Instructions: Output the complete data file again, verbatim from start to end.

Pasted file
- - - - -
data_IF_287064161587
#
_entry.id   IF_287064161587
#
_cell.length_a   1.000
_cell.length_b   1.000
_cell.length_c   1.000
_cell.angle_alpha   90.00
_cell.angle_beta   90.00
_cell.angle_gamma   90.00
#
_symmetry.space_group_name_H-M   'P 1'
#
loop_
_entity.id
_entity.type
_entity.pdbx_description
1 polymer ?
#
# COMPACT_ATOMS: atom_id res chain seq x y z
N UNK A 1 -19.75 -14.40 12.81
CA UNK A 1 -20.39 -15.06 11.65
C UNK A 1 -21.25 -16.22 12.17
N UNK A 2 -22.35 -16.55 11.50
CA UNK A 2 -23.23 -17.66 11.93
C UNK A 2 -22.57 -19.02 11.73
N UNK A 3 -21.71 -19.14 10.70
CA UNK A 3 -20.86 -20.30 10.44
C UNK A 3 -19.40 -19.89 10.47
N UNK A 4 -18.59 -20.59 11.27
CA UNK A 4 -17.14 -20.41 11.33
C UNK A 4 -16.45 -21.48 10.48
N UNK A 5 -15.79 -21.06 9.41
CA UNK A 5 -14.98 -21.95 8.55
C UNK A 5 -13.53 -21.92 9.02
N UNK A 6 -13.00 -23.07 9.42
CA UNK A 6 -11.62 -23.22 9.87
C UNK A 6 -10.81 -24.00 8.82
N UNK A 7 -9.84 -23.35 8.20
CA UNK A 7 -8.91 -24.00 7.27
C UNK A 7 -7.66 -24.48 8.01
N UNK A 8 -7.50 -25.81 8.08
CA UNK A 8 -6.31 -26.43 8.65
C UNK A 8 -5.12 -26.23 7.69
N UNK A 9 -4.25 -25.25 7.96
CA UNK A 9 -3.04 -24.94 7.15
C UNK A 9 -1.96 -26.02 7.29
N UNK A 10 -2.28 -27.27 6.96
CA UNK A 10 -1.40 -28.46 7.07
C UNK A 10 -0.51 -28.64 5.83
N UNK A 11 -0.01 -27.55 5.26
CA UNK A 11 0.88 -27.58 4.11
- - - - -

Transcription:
data_IF_287064161587
#
_entry.id   IF_287064161587
#
_cell.length_a   1.000
_cell.length_b   1.000
_cell.length_c   1.000
_cell.angle_alpha   90.00
_cell.angle_beta   90.00
_cell.angle_gamma   90.00
#
_symmetry.space_group_name_H-M   'P 1'
#
loop_
_entity.id
_entity.type
_entity.pdbx_description
1 polymer ?
#
# COMPACT_ATOMS: atom_id res chain seq x y z
N UNK A 1 -19.75 -14.40 12.81
CA UNK A 1 -20.39 -15.06 11.65
C UNK A 1 -21.25 -16.22 12.17
N UNK A 2 -22.35 -16.55 11.50
CA UNK A 2 -23.23 -17.66 11.93
C UNK A 2 -22.57 -19.02 11.73
N UNK A 3 -21.71 -19.14 10.70
CA UNK A 3 -20.86 -20.30 10.44
C UNK A 3 -19.40 -19.89 10.47
N UNK A 4 -18.59 -20.59 11.27
CA UNK A 4 -17.14 -20.41 11.33
C UNK A 4 -16.45 -21.48 10.48
N UNK A 5 -15.79 -21.06 9.41
CA UNK A 5 -14.98 -21.95 8.55
C UNK A 5 -13.53 -21.92 9.02
N UNK A 6 -13.00 -23.07 9.42
CA UNK A 6 -11.62 -23.22 9.87
C UNK A 6 -10.81 -24.00 8.82
N UNK A 7 -9.84 -23.35 8.20
CA UNK A 7 -8.91 -24.00 7.27
C UNK A 7 -7.66 -24.48 8.01
N UNK A 8 -7.50 -25.81 8.08
CA UNK A 8 -6.31 -26.43 8.65
C UNK A 8 -5.12 -26.23 7.69
N UNK A 9 -4.25 -25.25 7.96
CA UNK A 9 -3.04 -24.94 7.15
C UNK A 9 -1.96 -26.02 7.29
N UNK A 10 -2.28 -27.27 6.96
CA UNK A 10 -1.40 -28.46 7.07
C UNK A 10 -0.51 -28.64 5.83
N UNK A 11 -0.01 -27.55 5.26
CA UNK A 11 0.88 -27.58 4.11